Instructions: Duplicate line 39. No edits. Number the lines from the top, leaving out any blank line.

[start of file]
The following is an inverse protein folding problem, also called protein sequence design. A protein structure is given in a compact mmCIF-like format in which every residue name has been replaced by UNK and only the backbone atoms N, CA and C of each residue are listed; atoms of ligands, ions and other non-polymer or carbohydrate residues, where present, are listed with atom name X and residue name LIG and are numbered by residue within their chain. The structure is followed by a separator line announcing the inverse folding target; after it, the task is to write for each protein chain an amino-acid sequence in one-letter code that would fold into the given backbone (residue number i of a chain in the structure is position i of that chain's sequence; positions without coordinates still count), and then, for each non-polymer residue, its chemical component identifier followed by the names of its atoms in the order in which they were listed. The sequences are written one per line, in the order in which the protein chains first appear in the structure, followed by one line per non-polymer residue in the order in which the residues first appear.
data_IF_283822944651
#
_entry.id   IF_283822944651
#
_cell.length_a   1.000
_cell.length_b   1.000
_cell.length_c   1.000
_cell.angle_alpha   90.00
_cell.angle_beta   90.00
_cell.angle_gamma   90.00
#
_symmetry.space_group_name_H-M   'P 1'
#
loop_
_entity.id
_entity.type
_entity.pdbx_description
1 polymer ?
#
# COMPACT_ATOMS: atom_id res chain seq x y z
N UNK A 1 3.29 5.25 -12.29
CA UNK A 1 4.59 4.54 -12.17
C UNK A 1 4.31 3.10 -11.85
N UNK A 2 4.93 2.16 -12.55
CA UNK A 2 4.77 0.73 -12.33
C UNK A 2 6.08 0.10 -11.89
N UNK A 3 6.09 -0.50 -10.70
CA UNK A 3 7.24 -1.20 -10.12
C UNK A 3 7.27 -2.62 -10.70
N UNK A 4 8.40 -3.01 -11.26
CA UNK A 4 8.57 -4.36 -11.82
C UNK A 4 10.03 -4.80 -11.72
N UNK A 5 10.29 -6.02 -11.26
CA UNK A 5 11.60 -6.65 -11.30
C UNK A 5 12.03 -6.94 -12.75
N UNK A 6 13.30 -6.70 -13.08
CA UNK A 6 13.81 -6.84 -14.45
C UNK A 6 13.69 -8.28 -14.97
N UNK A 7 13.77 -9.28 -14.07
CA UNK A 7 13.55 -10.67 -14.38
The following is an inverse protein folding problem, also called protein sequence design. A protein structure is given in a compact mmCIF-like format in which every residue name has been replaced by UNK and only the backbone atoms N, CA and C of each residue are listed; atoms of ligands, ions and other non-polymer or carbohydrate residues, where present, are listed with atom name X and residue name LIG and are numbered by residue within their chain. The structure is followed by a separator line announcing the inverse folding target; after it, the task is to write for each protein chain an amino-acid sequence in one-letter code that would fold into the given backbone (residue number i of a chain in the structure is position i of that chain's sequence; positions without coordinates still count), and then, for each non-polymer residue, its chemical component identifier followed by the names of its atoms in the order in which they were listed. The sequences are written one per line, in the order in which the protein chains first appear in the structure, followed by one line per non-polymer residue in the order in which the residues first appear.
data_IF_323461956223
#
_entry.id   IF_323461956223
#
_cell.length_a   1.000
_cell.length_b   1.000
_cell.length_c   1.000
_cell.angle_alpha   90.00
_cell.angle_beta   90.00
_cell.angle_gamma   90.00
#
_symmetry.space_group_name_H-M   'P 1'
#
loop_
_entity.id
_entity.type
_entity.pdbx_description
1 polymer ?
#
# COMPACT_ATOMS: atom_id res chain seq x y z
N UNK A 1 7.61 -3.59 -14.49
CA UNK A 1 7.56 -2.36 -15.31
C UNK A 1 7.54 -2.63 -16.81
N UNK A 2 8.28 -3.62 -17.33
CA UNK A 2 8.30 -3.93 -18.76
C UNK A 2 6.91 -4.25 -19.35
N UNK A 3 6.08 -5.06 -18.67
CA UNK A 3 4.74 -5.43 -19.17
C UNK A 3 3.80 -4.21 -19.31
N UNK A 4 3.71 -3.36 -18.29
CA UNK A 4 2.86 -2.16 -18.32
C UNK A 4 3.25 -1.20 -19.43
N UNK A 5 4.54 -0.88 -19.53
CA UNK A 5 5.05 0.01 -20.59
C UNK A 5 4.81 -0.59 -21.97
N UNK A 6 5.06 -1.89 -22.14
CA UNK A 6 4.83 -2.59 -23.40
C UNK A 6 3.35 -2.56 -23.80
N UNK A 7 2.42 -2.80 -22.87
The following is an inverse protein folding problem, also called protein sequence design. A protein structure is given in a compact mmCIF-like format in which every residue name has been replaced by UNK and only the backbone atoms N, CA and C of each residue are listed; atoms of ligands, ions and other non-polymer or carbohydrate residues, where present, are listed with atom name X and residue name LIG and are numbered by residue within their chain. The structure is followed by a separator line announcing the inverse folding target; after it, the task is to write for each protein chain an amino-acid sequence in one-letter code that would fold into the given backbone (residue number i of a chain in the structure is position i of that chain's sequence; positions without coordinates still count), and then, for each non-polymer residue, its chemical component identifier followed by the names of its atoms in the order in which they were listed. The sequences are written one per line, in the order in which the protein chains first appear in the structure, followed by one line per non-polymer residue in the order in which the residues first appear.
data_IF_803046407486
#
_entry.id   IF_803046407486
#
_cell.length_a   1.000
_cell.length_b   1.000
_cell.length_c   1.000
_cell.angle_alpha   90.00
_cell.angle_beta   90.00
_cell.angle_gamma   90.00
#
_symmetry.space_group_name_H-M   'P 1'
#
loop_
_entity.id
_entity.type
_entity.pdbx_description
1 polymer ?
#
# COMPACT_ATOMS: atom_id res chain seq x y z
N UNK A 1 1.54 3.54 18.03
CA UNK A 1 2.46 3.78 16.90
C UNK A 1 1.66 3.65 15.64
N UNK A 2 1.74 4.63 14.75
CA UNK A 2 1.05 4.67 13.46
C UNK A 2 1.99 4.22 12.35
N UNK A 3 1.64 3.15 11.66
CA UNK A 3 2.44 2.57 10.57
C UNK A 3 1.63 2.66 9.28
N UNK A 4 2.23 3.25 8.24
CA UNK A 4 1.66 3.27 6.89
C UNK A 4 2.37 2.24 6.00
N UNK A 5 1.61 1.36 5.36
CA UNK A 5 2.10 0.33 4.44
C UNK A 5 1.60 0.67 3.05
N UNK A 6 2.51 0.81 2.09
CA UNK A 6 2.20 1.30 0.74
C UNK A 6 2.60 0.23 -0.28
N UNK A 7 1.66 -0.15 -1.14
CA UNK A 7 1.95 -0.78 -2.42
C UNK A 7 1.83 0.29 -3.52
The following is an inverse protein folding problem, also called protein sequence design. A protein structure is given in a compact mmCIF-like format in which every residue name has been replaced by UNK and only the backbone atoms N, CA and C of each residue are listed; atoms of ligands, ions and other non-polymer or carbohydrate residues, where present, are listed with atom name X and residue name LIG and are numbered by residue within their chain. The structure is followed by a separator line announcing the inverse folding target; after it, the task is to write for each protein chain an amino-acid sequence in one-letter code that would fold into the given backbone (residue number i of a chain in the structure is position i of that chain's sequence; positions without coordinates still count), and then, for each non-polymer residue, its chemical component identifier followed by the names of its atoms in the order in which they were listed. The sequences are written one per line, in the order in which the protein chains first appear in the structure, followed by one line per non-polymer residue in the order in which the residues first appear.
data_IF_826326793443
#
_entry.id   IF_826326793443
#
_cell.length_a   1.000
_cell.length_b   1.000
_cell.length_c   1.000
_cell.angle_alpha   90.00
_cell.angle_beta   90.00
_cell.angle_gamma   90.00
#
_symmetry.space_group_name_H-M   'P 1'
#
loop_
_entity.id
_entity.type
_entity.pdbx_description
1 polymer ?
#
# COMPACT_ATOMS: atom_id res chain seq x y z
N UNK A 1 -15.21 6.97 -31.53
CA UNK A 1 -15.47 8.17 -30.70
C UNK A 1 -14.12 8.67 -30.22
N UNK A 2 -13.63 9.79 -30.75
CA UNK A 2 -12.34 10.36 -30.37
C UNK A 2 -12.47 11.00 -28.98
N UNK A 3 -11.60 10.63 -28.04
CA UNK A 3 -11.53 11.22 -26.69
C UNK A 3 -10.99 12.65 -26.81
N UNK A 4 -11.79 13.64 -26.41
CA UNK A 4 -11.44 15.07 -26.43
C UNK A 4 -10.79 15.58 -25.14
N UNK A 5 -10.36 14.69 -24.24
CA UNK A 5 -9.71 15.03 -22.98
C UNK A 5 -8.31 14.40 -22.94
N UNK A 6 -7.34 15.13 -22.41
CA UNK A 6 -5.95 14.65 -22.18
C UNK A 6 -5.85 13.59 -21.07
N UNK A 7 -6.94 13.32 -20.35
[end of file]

C UNK A 6 13.69 -8.28 -14.97